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Gibson nails Christ

The Passion of the Christ wasn’t even out yet when the controversy surrounding the film started making waves among religious communities.

Some have said that the film is bound to incite anti-Semitism and destroy the years it took to build peace between Jews and Christians. But the truth is, the film doesn’t focus on what it is rumored to propagate.

Director Mel Gibson, whose anti-Semitic father has been a focus of news stories and editorials, made the movie in a way that would surely upset his dad. Sure, the Jews are the ones who give the command to execute Jesus (surprisingly, that’s what the Bible says, too, but no one looks to the original for the main source of destruction of Judeo-Christian relationships).

However, the film is not about the people who killed Jesus. It’s about the love Jesus had for his followers.

Pious or not, audiences will flock to see the movie, anyway. After all, there’s no better publicity than a little bit of controversy mixed in with a highly sensitive topic. Maybe that’s what Gibson was going for; maybe it was bound to happen. Either way, it’s working for him. The Passion of the Christ has sold an estimated 9 million tickets before it even opened.

Still, the fire of controversy rages. Gibson was recently interviewed on ABCNEWS’ Primetime.

“Critics who have a problem with me don’t really have a problem with me in this film,” Gibson said in an interview with Diane Sawyer. “They have a problem with the four Gospels. That’s where their problem is.”

Gibson, whose film is an adaptation of a combination of the Biblical four Gospels, defends the movie by saying it’s not his fault the Bible may be percieved as anti-Semitic. Darrell J. Fasching, a professor in the religious studies department, thinks that the film will feed anti-Semitism and some of it may be attributed to Gibson.

“(The film uses) bits and pieces of the four Gospels, in a quite artistic and creative way,” Fasching said. “(But it is) not the story of one of the Gospels. When you pick and choose (it becomes) your story.”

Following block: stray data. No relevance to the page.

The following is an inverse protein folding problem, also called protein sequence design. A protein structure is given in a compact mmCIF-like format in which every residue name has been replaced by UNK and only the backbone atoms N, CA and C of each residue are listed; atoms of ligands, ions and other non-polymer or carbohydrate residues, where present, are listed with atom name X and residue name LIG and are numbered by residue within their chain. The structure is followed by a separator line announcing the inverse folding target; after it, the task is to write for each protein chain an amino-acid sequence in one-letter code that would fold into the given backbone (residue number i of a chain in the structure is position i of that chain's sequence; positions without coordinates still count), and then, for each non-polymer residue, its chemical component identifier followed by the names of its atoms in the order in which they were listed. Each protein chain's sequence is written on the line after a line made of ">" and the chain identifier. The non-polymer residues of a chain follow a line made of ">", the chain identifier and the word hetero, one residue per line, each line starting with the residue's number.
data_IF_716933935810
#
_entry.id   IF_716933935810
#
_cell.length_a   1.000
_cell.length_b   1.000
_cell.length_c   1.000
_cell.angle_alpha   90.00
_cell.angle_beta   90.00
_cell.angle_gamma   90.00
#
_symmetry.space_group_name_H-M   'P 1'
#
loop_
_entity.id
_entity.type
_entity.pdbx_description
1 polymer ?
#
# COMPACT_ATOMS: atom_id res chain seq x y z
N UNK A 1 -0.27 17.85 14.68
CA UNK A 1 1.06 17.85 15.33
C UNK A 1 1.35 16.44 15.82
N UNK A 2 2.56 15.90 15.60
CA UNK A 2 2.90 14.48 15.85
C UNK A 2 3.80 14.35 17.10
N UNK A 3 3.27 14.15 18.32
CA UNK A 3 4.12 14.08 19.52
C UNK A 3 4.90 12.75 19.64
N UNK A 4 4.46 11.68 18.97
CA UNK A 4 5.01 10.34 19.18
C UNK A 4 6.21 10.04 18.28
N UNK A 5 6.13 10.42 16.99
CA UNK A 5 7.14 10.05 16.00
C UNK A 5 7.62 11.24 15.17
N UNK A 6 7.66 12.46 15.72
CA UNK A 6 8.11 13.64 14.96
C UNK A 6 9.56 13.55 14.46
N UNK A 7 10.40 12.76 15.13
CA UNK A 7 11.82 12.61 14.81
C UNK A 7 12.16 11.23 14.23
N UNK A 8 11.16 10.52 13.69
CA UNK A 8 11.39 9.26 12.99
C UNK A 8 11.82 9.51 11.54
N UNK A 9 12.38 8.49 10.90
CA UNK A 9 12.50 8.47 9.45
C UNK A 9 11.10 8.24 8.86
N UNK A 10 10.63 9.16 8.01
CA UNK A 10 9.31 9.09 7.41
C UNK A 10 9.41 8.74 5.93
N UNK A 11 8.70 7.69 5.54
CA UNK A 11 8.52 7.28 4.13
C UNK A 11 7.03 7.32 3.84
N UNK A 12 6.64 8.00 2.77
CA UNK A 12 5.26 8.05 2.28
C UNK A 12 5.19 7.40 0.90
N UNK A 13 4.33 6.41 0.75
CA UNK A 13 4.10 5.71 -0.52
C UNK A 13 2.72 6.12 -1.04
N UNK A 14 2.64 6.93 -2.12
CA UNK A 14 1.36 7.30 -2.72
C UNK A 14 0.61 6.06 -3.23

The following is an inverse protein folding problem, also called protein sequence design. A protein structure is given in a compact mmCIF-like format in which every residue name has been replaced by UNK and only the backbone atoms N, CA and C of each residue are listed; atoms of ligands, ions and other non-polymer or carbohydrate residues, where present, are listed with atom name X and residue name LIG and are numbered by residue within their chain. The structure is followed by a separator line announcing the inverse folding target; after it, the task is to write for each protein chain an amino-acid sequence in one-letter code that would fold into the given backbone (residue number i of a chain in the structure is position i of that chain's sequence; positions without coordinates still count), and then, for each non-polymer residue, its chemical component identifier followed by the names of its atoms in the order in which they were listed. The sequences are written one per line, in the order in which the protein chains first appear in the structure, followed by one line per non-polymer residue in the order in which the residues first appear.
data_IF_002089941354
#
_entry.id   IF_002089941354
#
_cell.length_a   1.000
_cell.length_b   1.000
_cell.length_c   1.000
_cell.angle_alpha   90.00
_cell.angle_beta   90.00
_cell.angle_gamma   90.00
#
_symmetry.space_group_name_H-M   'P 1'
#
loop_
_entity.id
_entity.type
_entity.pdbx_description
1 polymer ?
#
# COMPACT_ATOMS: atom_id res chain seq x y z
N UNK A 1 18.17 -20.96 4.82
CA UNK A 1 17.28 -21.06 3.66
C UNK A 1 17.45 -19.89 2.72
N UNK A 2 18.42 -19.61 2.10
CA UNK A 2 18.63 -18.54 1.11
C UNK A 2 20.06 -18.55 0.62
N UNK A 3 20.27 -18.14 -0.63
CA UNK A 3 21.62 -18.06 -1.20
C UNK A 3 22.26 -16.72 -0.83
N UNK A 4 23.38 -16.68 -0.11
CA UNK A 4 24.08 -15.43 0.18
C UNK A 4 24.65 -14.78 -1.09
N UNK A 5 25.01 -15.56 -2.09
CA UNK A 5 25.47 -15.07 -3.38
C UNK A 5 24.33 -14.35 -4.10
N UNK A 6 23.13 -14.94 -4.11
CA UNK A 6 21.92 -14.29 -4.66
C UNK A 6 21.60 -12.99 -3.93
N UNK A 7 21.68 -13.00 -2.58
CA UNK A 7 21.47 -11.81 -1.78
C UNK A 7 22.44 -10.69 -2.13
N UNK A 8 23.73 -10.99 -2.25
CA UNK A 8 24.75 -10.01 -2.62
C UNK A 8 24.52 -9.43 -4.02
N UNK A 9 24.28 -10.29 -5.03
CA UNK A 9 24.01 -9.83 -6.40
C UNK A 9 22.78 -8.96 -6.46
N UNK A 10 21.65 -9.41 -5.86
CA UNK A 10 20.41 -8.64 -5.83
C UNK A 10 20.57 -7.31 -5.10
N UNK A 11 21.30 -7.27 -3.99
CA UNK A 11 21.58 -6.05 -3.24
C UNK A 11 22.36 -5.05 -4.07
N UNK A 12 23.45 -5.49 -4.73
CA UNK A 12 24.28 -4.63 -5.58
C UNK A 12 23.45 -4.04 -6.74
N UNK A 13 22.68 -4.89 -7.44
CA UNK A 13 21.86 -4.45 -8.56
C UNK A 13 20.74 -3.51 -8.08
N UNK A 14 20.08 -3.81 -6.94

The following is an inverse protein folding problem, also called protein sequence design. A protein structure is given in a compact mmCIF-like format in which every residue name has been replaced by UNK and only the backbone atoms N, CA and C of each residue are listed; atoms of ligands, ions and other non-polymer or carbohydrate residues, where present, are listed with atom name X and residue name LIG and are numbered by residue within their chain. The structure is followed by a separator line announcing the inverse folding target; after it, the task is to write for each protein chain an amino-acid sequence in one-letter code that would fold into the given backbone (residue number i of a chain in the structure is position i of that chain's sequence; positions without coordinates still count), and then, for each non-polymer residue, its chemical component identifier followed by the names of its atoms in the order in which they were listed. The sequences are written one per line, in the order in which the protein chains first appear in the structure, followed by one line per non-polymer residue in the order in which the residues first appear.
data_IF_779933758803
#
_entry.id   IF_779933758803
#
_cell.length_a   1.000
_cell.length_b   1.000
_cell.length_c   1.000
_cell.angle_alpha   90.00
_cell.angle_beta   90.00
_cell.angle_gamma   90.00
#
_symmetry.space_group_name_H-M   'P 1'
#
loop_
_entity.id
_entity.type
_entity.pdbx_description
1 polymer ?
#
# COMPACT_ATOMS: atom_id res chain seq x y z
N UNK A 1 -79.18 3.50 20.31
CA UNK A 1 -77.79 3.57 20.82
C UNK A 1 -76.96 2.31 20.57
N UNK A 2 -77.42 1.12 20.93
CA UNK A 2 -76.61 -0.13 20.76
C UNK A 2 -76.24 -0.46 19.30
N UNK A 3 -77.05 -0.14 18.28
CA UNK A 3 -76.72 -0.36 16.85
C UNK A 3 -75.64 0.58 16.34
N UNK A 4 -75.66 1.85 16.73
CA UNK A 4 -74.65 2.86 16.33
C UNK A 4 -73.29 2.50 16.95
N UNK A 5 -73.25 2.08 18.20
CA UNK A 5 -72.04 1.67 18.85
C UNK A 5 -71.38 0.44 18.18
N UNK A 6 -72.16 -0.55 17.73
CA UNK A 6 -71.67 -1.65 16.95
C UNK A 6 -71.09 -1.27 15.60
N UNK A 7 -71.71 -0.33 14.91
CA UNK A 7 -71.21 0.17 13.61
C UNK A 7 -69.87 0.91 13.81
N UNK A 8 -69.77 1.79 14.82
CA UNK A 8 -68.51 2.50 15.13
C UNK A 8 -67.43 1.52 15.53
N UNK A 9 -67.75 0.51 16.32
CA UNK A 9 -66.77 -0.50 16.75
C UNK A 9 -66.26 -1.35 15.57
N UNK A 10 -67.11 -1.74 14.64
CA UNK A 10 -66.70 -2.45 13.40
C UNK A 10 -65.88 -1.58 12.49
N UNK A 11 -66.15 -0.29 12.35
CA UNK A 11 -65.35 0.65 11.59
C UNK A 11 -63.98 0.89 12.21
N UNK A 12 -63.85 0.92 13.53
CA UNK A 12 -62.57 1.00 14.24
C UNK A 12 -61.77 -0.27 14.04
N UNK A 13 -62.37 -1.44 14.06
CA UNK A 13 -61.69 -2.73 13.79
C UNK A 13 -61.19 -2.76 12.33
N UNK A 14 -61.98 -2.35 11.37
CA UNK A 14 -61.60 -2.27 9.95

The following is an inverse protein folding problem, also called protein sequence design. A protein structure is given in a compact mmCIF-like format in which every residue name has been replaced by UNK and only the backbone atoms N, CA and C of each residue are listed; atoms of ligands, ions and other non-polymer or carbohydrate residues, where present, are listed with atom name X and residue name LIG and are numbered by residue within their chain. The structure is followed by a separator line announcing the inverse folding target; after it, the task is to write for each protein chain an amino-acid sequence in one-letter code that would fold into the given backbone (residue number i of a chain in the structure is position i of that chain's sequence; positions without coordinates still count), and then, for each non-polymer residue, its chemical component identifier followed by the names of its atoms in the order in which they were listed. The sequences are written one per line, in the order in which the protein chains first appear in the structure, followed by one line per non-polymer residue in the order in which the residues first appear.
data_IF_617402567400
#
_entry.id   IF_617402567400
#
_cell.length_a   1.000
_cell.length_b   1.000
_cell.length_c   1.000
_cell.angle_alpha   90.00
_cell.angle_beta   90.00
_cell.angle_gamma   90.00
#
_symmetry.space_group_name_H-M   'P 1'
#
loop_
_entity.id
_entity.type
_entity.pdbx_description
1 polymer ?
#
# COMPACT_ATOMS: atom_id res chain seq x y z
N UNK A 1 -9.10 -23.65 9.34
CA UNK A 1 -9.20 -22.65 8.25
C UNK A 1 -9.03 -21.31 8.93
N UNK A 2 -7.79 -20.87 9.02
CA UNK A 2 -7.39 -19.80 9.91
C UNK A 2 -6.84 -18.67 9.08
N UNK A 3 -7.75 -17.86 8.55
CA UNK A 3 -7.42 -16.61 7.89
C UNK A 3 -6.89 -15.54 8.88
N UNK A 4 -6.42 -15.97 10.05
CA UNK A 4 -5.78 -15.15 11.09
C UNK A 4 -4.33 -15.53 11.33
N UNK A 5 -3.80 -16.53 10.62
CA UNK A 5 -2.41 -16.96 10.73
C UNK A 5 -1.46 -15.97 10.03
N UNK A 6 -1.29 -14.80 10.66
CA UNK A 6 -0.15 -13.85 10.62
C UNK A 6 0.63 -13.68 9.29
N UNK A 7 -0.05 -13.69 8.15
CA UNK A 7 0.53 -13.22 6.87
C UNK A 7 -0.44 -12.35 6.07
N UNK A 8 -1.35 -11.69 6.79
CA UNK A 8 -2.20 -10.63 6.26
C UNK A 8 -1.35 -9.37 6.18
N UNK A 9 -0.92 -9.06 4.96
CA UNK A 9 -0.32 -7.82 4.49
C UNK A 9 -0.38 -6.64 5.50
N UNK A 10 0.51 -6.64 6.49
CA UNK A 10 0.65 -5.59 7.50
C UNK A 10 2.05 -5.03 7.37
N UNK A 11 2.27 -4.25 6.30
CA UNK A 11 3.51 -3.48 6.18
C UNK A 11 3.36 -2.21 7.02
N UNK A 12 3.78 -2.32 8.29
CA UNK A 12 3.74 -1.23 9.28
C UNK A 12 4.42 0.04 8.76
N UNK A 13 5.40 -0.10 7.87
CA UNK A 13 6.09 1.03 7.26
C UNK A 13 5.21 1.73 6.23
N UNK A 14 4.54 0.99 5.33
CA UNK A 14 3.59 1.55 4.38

He’s right. Gibson does portray the Jews in a negative light. But movies made about the Holocaust portray the Germans in a bad light, yet the German people do not rally against the release of such films as Schindler’s List or Life is Beautiful.

In The Passion, Christ emphasizes that no one is taking away his life, he is giving it up voluntarily. But could one such line save the movie from being labeled racist? Not according to Fasching.

“What the movie does is what Christianity has typically done with (its) stories,” Fasching said. “(It presents) a two-level message (that is) very ambivalent.”

This message — that those who follow Jesus are saved and those that don’t are damned — is the most controversial according to to Fasching.

“God’s love is unconditional or (just) for those who accept Jesus. Christianity cannot make up its mind,” Fasching said.

The movie may have its ambiguous moments, but the overwhelming theme of the film is not hate. With flashbacks to the Last Supper and the Sermon on the Mount, The Passion of the Christ is a testament to Jesus’ love and devotion to mankind.

In the end, Gibson decided that to end the quarrel of who killed the film’s Jesus, it would be his own hands nailing The Messiah to the cross. Whether that was a smart choice, only time will tell.

But that’s not the important point here. With The Passion, even those that are far from religious will be touched not because of the piousness of the film but because of the message of love that applies to everyone.

Entertainment editor Olga Robak can be reached at